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End Ordovician extinctions : A coincidence of causes

Harper, David A T LU ; Hammarlund, Emma U. LU and Rasmussen, Christian M Ø LU (2014) In Gondwana Research 25(4). p.1294-1307
Abstract

The end Ordovician (Hirnantian) extinction was the first of the five big Phanerozoic extinction events, and the first that involved metazoan-based communities. It comprised two discrete pulses, both linked in different ways to an intense but short-lived glaciation at the South Pole. The first, occurring at, or just below, the Normalograptus extraordinarius graptolite Biozone, mainly affected nektonic and planktonic species together with those living on the shallow shelf and in deeper water whereas the second, within the N. persculptus graptolite Biozone, was less focused, eradicating faunas across a range of water depths. In all about 85% of marine species were removed. Proposed kill mechanisms for the first phase have included... (More)

The end Ordovician (Hirnantian) extinction was the first of the five big Phanerozoic extinction events, and the first that involved metazoan-based communities. It comprised two discrete pulses, both linked in different ways to an intense but short-lived glaciation at the South Pole. The first, occurring at, or just below, the Normalograptus extraordinarius graptolite Biozone, mainly affected nektonic and planktonic species together with those living on the shallow shelf and in deeper water whereas the second, within the N. persculptus graptolite Biozone, was less focused, eradicating faunas across a range of water depths. In all about 85% of marine species were removed. Proposed kill mechanisms for the first phase have included glacially-induced cooling, falling sea level and chemical recycling in the oceans, but a general consensus is lacking. The second phase is more clearly linked to near-global anoxia associated with a marked transgression during the Late Hirnantian. Most recently, however, new drivers for the extinctions have been proposed, including widespread euxinia together with habitat destruction caused by plate tectonic movements, suggesting that the end Ordovician mass extinctions were a product of the coincidence of a number of contributing factors. Moreover, when the deteriorating climate intensified, causing widespread glaciation, a tipping point was reached resulting in catastrophe.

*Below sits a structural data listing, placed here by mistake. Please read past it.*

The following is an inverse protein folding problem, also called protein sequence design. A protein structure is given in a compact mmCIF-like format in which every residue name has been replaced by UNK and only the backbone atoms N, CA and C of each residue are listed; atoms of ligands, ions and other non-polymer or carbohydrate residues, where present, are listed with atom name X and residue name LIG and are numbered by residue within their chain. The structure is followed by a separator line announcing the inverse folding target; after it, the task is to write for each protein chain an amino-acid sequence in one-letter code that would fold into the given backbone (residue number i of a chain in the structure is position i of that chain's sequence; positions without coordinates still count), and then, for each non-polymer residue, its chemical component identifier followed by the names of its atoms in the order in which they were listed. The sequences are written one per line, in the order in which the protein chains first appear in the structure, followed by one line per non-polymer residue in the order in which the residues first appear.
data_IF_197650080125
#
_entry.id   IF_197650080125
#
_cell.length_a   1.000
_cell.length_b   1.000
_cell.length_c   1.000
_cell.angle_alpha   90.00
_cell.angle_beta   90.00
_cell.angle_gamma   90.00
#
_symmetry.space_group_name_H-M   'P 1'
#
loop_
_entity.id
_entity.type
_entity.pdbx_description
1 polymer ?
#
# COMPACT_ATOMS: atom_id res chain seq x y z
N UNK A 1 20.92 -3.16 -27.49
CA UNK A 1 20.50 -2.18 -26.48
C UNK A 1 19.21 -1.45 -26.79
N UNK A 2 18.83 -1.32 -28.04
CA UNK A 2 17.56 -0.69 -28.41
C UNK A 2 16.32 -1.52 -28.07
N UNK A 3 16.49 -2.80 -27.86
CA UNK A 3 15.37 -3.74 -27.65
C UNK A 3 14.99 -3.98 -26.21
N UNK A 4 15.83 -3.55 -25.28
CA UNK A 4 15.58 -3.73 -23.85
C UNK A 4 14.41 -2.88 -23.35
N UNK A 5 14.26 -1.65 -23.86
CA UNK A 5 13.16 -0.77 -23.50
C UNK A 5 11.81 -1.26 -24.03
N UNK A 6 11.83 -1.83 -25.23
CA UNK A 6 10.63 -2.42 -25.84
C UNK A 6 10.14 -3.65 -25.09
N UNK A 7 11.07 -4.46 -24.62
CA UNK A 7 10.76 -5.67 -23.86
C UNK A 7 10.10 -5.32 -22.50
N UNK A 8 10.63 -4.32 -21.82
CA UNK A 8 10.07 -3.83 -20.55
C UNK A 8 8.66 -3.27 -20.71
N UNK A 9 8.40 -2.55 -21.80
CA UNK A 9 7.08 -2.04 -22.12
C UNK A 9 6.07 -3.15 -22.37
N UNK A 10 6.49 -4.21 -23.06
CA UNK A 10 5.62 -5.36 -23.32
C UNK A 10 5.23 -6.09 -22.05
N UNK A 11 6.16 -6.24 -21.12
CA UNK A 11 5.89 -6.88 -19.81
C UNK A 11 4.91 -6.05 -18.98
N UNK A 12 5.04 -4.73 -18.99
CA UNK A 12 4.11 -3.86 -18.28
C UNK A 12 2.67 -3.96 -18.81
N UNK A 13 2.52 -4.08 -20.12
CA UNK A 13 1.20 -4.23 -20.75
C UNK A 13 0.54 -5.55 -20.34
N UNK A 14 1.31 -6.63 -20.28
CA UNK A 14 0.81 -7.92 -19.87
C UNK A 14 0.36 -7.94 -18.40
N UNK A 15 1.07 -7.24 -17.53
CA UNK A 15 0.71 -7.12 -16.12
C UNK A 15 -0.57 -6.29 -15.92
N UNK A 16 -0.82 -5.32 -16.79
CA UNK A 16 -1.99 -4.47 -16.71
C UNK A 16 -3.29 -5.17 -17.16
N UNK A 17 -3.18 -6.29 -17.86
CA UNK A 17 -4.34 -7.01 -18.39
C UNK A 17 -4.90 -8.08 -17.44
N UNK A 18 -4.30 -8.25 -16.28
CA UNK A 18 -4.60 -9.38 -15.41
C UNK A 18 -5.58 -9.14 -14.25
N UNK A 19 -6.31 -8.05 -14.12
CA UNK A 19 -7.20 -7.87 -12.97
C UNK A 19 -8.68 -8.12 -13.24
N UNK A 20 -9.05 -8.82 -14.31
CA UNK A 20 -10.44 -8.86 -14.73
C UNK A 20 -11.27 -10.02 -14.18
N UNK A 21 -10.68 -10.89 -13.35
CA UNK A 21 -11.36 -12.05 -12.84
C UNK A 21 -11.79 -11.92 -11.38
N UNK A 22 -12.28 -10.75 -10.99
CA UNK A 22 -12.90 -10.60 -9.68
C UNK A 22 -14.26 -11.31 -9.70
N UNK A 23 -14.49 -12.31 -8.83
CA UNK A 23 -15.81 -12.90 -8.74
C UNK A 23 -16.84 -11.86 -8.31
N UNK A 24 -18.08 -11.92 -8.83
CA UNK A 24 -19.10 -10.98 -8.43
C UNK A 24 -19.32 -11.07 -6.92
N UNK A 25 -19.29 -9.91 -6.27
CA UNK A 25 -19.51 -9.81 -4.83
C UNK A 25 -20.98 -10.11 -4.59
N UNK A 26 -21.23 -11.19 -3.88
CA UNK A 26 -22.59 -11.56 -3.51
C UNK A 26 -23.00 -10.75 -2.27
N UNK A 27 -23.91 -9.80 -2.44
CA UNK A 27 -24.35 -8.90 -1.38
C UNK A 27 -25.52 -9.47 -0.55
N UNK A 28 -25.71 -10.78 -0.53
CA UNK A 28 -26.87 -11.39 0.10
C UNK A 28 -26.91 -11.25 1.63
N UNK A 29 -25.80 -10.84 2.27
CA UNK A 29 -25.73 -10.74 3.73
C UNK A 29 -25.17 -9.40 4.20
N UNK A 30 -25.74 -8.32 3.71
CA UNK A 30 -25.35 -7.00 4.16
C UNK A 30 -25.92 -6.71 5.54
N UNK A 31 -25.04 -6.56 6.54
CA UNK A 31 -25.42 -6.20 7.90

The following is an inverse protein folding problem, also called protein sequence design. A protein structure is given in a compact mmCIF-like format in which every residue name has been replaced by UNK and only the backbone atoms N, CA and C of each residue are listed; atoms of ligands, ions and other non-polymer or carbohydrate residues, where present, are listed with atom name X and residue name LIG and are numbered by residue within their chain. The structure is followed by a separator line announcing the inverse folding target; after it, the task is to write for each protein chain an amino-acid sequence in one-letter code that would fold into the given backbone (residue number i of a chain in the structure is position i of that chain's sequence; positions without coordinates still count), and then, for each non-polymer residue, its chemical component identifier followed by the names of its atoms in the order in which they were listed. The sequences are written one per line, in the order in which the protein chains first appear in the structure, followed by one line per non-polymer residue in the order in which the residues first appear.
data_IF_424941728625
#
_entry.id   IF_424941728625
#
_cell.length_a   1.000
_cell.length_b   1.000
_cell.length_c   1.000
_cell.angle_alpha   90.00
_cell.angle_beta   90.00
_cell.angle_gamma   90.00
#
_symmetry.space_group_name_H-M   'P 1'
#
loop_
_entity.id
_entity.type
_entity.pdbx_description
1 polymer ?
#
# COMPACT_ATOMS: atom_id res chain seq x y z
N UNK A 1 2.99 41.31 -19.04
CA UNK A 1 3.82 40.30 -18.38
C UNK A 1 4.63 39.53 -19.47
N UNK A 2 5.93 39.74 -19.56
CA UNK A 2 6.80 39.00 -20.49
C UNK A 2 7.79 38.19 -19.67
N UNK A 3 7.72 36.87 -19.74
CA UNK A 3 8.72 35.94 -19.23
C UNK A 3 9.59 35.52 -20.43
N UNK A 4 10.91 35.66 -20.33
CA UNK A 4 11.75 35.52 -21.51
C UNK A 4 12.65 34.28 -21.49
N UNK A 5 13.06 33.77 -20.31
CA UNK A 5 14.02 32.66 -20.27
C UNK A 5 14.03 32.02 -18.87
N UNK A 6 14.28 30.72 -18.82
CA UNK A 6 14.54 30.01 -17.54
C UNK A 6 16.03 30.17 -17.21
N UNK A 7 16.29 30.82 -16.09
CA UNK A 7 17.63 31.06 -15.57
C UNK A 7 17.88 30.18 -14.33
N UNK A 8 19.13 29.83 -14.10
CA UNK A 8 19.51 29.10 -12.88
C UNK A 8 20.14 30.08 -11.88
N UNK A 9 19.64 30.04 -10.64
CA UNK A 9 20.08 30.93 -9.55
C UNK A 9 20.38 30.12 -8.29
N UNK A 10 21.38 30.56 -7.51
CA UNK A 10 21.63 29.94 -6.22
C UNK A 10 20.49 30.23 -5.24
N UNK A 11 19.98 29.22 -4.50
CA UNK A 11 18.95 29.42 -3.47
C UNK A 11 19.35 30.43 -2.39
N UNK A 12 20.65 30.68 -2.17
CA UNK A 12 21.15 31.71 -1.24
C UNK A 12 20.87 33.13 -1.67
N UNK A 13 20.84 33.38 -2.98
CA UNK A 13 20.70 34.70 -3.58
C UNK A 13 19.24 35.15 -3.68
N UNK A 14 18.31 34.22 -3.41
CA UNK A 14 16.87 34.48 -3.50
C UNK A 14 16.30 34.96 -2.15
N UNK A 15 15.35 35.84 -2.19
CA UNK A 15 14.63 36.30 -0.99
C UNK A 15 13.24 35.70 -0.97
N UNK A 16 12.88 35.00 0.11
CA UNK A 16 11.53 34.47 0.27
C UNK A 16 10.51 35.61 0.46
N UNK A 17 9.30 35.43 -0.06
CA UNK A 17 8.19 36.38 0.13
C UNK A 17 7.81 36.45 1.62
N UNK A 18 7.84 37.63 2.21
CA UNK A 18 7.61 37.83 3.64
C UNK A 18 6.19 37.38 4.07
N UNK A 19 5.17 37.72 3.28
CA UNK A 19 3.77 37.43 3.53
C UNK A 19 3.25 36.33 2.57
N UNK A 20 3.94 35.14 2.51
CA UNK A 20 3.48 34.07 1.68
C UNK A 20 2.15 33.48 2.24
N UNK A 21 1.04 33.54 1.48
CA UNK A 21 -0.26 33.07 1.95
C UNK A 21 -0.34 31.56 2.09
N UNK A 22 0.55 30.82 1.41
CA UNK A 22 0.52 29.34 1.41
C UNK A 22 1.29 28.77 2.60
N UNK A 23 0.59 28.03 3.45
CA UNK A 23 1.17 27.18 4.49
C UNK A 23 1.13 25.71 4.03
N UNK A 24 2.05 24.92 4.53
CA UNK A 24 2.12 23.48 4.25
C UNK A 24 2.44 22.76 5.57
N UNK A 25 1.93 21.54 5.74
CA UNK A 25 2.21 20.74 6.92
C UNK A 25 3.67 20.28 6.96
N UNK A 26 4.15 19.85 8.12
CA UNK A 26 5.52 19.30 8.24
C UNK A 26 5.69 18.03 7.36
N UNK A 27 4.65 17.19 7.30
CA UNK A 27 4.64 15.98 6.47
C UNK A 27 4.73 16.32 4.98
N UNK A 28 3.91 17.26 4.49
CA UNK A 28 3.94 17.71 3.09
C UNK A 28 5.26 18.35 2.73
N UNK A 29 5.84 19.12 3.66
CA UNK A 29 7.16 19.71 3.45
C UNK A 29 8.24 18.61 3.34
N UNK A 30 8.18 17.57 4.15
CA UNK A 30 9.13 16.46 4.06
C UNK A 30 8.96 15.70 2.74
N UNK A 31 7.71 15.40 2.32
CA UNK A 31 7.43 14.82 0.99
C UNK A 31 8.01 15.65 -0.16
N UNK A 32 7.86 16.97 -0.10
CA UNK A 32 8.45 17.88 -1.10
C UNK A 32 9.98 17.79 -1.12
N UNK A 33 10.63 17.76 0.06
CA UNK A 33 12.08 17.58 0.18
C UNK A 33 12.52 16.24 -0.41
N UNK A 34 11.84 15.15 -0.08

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author
publishing date
type
Contribution to journal
publication status
published
keywords
End Ordovician, Extinction, Hirnantian, Isotopes, Palaeogeography
in
Gondwana Research
volume
25
issue
4
pages
14 pages
publisher
Elsevier
external identifiers
  • scopus:84896396679
ISSN
1342-937X
DOI
10.1016/j.gr.2012.12.021
language
English
LU publication?
no
id
c8400eb1-744c-41c7-84d1-e43659b7bd1f
date added to LUP
2017-05-17 11:24:20
date last changed
2017-11-05 05:17:30
@article{c8400eb1-744c-41c7-84d1-e43659b7bd1f,
  abstract     = {<p>The end Ordovician (Hirnantian) extinction was the first of the five big Phanerozoic extinction events, and the first that involved metazoan-based communities. It comprised two discrete pulses, both linked in different ways to an intense but short-lived glaciation at the South Pole. The first, occurring at, or just below, the Normalograptus extraordinarius graptolite Biozone, mainly affected nektonic and planktonic species together with those living on the shallow shelf and in deeper water whereas the second, within the N. persculptus graptolite Biozone, was less focused, eradicating faunas across a range of water depths. In all about 85% of marine species were removed. Proposed kill mechanisms for the first phase have included glacially-induced cooling, falling sea level and chemical recycling in the oceans, but a general consensus is lacking. The second phase is more clearly linked to near-global anoxia associated with a marked transgression during the Late Hirnantian. Most recently, however, new drivers for the extinctions have been proposed, including widespread euxinia together with habitat destruction caused by plate tectonic movements, suggesting that the end Ordovician mass extinctions were a product of the coincidence of a number of contributing factors. Moreover, when the deteriorating climate intensified, causing widespread glaciation, a tipping point was reached resulting in catastrophe.</p>},
  author       = {Harper, David A T and Hammarlund, Emma U. and Rasmussen, Christian M Ø},
  issn         = {1342-937X},
  keyword      = {End Ordovician,Extinction,Hirnantian,Isotopes,Palaeogeography},
  language     = {eng},
  number       = {4},
  pages        = {1294--1307},
  publisher    = {Elsevier},
  series       = {Gondwana Research},
  title        = {End Ordovician extinctions : A coincidence of causes},
  url          = {http://dx.doi.org/10.1016/j.gr.2012.12.021},
  volume       = {25},
  year         = {2014},
}